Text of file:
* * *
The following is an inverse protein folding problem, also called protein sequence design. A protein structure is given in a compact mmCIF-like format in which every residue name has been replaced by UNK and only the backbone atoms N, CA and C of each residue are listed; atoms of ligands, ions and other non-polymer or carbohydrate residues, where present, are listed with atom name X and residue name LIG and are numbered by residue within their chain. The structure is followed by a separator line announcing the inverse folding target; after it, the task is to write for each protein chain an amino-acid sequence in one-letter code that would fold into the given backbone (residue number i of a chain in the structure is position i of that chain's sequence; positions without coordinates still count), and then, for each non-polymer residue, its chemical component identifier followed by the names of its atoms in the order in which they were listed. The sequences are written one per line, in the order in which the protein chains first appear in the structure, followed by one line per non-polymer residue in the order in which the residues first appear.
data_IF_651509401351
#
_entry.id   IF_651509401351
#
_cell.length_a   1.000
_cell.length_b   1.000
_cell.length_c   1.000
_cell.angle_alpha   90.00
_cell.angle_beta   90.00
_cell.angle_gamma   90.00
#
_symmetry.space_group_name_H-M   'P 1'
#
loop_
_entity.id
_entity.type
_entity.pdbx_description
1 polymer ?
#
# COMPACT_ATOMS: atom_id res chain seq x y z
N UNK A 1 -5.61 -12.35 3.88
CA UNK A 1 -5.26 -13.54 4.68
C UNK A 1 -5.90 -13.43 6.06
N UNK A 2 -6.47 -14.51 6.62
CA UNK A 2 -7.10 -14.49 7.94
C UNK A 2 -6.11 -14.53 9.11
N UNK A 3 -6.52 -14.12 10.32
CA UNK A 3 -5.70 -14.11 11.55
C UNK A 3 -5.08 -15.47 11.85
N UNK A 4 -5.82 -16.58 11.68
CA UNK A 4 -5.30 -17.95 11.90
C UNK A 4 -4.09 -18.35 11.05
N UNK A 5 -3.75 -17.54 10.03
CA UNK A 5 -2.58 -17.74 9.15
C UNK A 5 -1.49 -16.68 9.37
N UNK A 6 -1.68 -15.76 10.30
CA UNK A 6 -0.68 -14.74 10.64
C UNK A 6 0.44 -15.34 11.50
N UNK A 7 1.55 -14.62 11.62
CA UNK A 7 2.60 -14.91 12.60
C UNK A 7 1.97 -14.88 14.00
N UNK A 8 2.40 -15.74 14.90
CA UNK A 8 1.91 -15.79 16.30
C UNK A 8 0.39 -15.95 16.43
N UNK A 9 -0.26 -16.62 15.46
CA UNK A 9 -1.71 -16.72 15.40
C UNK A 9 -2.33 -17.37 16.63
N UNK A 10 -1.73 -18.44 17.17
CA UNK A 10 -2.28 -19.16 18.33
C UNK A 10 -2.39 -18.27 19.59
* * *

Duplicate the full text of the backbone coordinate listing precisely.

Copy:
The following is an inverse protein folding problem, also called protein sequence design. A protein structure is given in a compact mmCIF-like format in which every residue name has been replaced by UNK and only the backbone atoms N, CA and C of each residue are listed; atoms of ligands, ions and other non-polymer or carbohydrate residues, where present, are listed with atom name X and residue name LIG and are numbered by residue within their chain. The structure is followed by a separator line announcing the inverse folding target; after it, the task is to write for each protein chain an amino-acid sequence in one-letter code that would fold into the given backbone (residue number i of a chain in the structure is position i of that chain's sequence; positions without coordinates still count), and then, for each non-polymer residue, its chemical component identifier followed by the names of its atoms in the order in which they were listed. The sequences are written one per line, in the order in which the protein chains first appear in the structure, followed by one line per non-polymer residue in the order in which the residues first appear.
data_IF_651509401351
#
_entry.id   IF_651509401351
#
_cell.length_a   1.000
_cell.length_b   1.000
_cell.length_c   1.000
_cell.angle_alpha   90.00
_cell.angle_beta   90.00
_cell.angle_gamma   90.00
#
_symmetry.space_group_name_H-M   'P 1'
#
loop_
_entity.id
_entity.type
_entity.pdbx_description
1 polymer ?
#
# COMPACT_ATOMS: atom_id res chain seq x y z
N UNK A 1 -5.61 -12.35 3.88
CA UNK A 1 -5.26 -13.54 4.68
C UNK A 1 -5.90 -13.43 6.06
N UNK A 2 -6.47 -14.51 6.62
CA UNK A 2 -7.10 -14.49 7.94
C UNK A 2 -6.11 -14.53 9.11
N UNK A 3 -6.52 -14.12 10.32
CA UNK A 3 -5.70 -14.11 11.55
C UNK A 3 -5.08 -15.47 11.85
N UNK A 4 -5.82 -16.58 11.68
CA UNK A 4 -5.30 -17.95 11.90
C UNK A 4 -4.09 -18.35 11.05
N UNK A 5 -3.75 -17.54 10.03
CA UNK A 5 -2.58 -17.74 9.15
C UNK A 5 -1.49 -16.68 9.37
N UNK A 6 -1.68 -15.76 10.30
CA UNK A 6 -0.68 -14.74 10.64
C UNK A 6 0.44 -15.34 11.50
N UNK A 7 1.55 -14.62 11.62
CA UNK A 7 2.60 -14.91 12.60
C UNK A 7 1.97 -14.88 14.00
N UNK A 8 2.40 -15.74 14.90
CA UNK A 8 1.91 -15.79 16.30
C UNK A 8 0.39 -15.95 16.43
N UNK A 9 -0.26 -16.62 15.46
CA UNK A 9 -1.71 -16.72 15.40
C UNK A 9 -2.33 -17.37 16.63
N UNK A 10 -1.73 -18.44 17.17
CA UNK A 10 -2.28 -19.16 18.33
C UNK A 10 -2.39 -18.27 19.59